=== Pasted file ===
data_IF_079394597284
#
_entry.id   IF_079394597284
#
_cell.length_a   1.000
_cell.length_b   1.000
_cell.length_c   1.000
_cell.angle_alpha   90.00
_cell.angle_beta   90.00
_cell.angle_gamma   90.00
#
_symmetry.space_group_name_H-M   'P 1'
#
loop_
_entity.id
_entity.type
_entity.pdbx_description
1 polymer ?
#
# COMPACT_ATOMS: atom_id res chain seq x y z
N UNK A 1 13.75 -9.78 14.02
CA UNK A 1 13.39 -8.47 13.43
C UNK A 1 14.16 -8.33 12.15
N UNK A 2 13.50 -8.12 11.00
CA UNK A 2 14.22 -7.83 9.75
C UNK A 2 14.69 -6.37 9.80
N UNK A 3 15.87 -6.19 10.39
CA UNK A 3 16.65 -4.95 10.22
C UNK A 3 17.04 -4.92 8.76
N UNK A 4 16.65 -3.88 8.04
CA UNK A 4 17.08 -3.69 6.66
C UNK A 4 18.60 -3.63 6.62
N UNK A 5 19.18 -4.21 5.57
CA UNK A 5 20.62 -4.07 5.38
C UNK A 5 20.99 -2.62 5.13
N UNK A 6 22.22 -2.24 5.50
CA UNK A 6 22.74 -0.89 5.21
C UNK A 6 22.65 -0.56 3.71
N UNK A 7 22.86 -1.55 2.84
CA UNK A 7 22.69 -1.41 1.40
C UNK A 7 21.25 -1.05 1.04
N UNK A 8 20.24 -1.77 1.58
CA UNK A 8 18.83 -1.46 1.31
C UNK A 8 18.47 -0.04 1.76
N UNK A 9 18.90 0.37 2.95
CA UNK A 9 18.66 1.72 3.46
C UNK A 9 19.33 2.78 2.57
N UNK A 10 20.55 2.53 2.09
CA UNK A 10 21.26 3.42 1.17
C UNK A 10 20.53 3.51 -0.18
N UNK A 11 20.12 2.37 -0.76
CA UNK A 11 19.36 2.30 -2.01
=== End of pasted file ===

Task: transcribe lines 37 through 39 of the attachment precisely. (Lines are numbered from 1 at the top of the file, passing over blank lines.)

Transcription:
CA UNK A 6 22.74 -0.89 5.21
C UNK A 6 22.65 -0.56 3.71
N UNK A 7 22.86 -1.55 2.84